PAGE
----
Why you should learn flat-track moto racing this year

Bike look small? The Yamaha TTR 125 is just right for working on your skills. And, as an fyi, the writer (numberplate, #6) is 6'2". Photo: Brian J. Nelson

Bike look small? The Yamaha TTR 125 is just right for working on your skills. Photo: Courtesy of Brian J. Nelson

Flat-track racing is like Kansas meets motocross: lots of challenging turns, but totally flat. Since your wheels stay on the ground, you can concentrate on turning technique without having to worry about sticking the landing. More importantly, staying on the ground gives riders more time to learn the finer points of one of the best feelings on two wheels: getting sideways.

When snowboard and mountain biking legend Shaun Palmer took the course, he reportedly said, “Now I know why people spend their whole lives racing flat track, making no money: It’s the best feeling in the world!”

Two days long, flat-track school American Supercamp is conducted at locations around the country throughout the year. They offer intensive training, a loaner motorcycle and all the riding gear you need during their sessions.

Small classes at American Supercamp translates to lots and lots of track time. Photo: Brian J. Nelson

Small classes at American Supercamp translates to lots and lots of track time. Photo: Courtesy of Brian J. Nelson

I participated in an accelerated half-day version with a handful of other journalists. Not only was it fun, but I walked/hobbled away (more on that later) a better rider.

The four-hour session started with a quick intro from the school’s founder, Danny Walker, who started flat-track racing in the ’70s. A salt-of-the-earth, no-B.S. guy, he emphasized that the class was all about giving us “more tools in the toolbox” to make us better riders.

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Walker also gave us the down-low on the motorcycles we’d be riding: Yamaha TTR 125s. Just 175 pounds, the TTRs are perfect for learning to get comfortable with putting the bike sideways because so much of motorcycling is about traction control. Producing a paltry 10 horsepower -- largely because flat track focuses on coming into a corner fast and maintaining some speed -- the bike’s braking system is a mix of modern and antiquated tech: a disc brake up front and a drum brake in the rear.

The writer works on his technique, sans wheels and motor, while an instructor looks on. Photo: Brian J. Nelson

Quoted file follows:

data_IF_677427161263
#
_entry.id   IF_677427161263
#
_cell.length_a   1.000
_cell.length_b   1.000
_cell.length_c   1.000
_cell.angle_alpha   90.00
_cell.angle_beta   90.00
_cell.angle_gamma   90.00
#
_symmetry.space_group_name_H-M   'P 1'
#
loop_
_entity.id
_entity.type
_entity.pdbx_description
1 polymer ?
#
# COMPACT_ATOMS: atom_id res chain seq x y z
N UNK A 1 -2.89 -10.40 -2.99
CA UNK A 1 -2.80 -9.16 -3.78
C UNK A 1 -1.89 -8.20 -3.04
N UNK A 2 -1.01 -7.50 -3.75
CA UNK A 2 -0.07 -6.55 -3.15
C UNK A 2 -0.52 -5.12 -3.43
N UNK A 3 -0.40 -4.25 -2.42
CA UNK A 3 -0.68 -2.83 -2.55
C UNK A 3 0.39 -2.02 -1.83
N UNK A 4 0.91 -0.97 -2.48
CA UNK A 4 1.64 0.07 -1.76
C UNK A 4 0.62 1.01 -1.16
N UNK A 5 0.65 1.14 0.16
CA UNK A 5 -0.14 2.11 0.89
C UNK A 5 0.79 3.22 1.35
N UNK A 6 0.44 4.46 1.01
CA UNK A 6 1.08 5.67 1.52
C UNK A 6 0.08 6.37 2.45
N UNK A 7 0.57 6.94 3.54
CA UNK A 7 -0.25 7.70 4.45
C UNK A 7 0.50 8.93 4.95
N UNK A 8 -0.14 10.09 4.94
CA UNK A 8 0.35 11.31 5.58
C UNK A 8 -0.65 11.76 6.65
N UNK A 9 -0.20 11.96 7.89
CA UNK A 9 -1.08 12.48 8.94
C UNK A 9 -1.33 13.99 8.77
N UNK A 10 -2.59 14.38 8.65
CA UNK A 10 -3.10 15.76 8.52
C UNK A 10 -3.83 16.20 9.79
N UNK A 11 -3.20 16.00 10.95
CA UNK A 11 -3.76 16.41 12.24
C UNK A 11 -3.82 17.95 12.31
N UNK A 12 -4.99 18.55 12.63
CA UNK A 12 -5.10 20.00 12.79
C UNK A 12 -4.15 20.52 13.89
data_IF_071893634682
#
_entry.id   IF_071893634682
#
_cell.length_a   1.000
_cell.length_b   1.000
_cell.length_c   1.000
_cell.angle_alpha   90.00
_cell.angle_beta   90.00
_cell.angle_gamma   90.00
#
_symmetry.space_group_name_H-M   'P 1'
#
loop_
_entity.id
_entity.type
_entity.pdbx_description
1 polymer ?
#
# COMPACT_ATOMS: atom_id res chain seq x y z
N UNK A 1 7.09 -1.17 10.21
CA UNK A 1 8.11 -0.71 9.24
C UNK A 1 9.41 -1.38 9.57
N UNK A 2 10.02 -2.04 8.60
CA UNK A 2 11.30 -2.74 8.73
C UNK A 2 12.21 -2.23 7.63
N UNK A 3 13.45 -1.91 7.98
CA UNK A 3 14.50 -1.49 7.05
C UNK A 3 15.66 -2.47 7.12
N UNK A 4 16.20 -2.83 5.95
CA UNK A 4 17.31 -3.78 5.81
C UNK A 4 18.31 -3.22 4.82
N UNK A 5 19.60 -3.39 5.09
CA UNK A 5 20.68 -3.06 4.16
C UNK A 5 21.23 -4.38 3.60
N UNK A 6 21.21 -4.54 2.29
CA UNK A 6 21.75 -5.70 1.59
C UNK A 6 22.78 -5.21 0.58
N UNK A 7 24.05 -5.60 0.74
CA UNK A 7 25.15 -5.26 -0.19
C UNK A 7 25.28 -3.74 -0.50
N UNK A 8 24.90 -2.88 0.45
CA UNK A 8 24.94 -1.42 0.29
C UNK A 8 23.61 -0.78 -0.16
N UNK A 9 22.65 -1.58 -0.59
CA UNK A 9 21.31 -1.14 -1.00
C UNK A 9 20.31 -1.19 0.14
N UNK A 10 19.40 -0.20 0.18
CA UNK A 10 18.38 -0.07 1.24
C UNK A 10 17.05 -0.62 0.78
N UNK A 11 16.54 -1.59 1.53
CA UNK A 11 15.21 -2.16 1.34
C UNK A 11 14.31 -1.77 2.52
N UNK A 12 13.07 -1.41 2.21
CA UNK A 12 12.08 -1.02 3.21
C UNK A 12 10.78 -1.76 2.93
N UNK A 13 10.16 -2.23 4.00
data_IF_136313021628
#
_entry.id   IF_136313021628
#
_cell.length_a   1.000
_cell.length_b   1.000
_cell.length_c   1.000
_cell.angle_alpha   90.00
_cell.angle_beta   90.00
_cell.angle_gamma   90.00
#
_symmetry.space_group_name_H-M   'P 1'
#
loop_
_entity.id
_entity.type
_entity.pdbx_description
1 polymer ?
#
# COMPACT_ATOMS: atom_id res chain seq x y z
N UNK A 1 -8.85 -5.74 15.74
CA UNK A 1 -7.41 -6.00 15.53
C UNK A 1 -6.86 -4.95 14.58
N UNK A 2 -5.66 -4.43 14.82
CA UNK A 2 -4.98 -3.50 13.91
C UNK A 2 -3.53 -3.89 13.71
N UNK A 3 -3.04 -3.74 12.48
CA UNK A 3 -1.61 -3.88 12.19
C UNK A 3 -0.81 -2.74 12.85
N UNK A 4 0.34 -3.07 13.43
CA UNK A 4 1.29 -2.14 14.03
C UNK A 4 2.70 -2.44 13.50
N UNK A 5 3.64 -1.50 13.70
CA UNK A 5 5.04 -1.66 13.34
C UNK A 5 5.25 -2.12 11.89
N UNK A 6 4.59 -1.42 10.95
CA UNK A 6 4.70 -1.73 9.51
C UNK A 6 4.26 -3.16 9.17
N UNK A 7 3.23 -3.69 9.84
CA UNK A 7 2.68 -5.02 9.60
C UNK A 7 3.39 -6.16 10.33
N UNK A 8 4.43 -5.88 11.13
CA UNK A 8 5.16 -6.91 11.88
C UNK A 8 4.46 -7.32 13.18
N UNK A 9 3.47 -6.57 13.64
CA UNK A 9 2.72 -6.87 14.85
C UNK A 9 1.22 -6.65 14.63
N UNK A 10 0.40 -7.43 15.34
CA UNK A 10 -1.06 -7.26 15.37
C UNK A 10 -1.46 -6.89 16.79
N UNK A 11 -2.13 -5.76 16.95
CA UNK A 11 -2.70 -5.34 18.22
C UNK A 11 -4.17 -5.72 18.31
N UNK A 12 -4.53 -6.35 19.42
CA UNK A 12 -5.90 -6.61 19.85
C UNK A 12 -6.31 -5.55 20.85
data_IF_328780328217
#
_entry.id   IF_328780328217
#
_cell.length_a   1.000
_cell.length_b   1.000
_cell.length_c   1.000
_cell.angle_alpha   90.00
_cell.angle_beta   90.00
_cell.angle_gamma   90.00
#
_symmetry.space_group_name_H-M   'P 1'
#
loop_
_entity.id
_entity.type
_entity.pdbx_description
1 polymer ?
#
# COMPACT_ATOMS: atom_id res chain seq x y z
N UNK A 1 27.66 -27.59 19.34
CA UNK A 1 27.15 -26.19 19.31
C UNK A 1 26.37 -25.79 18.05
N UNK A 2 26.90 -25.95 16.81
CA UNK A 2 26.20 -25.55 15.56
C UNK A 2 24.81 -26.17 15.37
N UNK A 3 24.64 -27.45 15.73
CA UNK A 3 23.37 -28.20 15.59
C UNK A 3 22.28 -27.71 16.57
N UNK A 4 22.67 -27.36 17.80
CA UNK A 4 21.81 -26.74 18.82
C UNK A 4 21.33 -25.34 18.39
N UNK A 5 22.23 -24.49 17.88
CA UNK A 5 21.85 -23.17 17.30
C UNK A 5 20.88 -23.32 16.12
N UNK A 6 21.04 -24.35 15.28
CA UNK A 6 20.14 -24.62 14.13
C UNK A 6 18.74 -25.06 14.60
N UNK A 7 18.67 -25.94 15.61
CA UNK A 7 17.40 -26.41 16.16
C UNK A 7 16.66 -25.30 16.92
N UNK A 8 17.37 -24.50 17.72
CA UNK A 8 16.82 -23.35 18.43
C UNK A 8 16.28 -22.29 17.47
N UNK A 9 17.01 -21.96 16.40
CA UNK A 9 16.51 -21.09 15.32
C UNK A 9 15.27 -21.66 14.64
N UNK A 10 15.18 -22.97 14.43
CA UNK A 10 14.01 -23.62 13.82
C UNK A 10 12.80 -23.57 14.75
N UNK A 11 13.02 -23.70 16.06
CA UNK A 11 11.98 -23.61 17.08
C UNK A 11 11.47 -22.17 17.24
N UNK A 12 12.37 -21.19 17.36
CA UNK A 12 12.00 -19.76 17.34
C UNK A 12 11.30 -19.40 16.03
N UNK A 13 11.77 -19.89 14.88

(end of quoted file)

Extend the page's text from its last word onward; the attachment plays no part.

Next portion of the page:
The writer works on his technique, sans wheels and motor, while an instructor looks on. Photo: Courtesy of Brian J. Nelson

Supercamp is the steering samba of motorcycling: So much of what you do, you do with your hips. And much of our class was spent on exercises to work on this, ranging from riding an engine-less bike on a rocker to learn how to really lean into a turn to actually riding, doing figure-eights with one hand on the bars and the other on the gas tank. We got plenty of track time.

On the dirt, there were a few teachers who took turns letting us tail them so we could follow their line and see when we should start braking. The instructors, who all had impressive racing resumés, also would tail us, shouting pointers about our form and/or technique.

The writer working his way through a turn as a coach follows, shouting instructions. Photo: Brian J. Nelson

The writer working his way through a turn as a coach follows, shouting instructions. Photo: Courtesy of Brian J. Nelson

One challenge? Rider form is enough to make a Pilates teacher cry: slouching way back and away, into the rear tire. Unlike regular riding, an engaged core is no bueno on the TTR. It’s all about the slouching samba, using your hips and lower body with a healthy bit of upper-body input from your arms.

In four hours, we all laid the bike down at least once -- one rider more than a dozen times. And after only a few hours on the bike, most riders reported being sore for days, since we were using muscles that you don’t use in other activities.

Not quite sideways, but working on it. Photo: Brian J. Nelson

Not quite sideways, but working on it. Photo: Courtesy of Brian J. Nelson

But the next time I got on my street bike, I could feel the effects in the form of more confidence as well as better technique. After being elbow to elbow in a few turns, I was calmer in sketchy situations. I had only one worry: How could I return to the full two-day camp?

With courses for flat-track newbies as well as experienced racers, there just may be one near you this year. American Supercamp released part of their annual calendar, and they’ll be hosting camps in City of Industry, California; Harrington, Delaware; and Fort Collins, Colorado.

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